Columbia University Press blog | Ron Wilson
Quentin Tarantino’s Once Upon a Time… In Hollywood has garnered plenty of attention as a strong contender at the Oscars this weekend. To better understand the buzz, Ron Wilson, author of a forthcoming volume on Tarantino for the Directors’ Cuts series joins us on the blog today with this discussion of the cinetextuality in Tarantino’s latest film.
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Tarantino’s acceptance remarks at the 31st Palm Springs International Film Festival when presented with the Director of the Year award emphasized the importance of the cinema-going experience in a world where the concept of instant gratification now extends to domestic screen viewing on a variety of platforms. The director has constantly stressed the importance of film formats (35mm and 70mm) over digital ones not only with the production of films but most importantly, for him, the true theatrical experience of viewing a film as a communal one with the format itself being an integral part of that experience. This is part of Tarantino’s cinephilia (“love of cinema”) a cinephilia that also extends to the aural and visual content of his films and is a significant aspect of his auteurism. Nowhere is this cinephilia better displayed than in the 9th film by Quentin Tarantino, Once Upon a Time…in Hollywood.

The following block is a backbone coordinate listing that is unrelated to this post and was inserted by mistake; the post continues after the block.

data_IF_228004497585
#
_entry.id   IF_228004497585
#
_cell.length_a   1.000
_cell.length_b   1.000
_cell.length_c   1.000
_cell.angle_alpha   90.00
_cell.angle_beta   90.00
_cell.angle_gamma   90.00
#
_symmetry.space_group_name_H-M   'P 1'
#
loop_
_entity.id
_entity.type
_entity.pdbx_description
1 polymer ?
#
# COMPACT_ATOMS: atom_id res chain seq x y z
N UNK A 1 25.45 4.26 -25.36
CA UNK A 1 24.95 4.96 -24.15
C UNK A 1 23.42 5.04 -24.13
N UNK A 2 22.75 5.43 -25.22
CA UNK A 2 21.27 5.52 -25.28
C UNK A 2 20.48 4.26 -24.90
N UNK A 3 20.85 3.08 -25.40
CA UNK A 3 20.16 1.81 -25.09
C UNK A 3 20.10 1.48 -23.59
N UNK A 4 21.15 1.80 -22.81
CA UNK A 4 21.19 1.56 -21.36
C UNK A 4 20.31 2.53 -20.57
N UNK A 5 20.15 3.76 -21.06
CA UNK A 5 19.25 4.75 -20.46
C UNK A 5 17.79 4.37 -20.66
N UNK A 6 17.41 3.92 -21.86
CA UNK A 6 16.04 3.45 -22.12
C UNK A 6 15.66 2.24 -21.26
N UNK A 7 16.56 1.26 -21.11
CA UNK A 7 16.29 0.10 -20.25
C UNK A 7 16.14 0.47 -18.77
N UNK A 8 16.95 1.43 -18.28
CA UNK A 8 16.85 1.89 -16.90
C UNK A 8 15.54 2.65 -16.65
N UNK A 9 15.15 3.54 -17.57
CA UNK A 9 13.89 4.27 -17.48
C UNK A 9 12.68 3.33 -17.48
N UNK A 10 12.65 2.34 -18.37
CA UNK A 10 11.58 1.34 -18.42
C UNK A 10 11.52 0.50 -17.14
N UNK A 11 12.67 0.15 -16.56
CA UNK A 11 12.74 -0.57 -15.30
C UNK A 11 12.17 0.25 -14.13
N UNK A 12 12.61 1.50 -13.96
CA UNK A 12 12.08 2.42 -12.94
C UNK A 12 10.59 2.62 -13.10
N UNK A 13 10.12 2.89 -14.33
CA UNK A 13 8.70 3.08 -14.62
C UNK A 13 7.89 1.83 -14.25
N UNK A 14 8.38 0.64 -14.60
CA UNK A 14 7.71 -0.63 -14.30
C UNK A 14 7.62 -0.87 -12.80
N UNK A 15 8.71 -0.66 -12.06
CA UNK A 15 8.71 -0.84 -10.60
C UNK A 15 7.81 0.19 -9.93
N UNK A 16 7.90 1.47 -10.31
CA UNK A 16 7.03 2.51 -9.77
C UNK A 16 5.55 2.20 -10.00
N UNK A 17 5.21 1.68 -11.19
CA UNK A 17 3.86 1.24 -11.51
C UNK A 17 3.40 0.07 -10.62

A distinct trait of Tarantino’s cinephilia is that he puts it to practice in his films, which are replete with visual and aural references and allusions to numerous films and television shows that the director holds dear. This practical use of cinephilia typically takes the form of what I call... Read more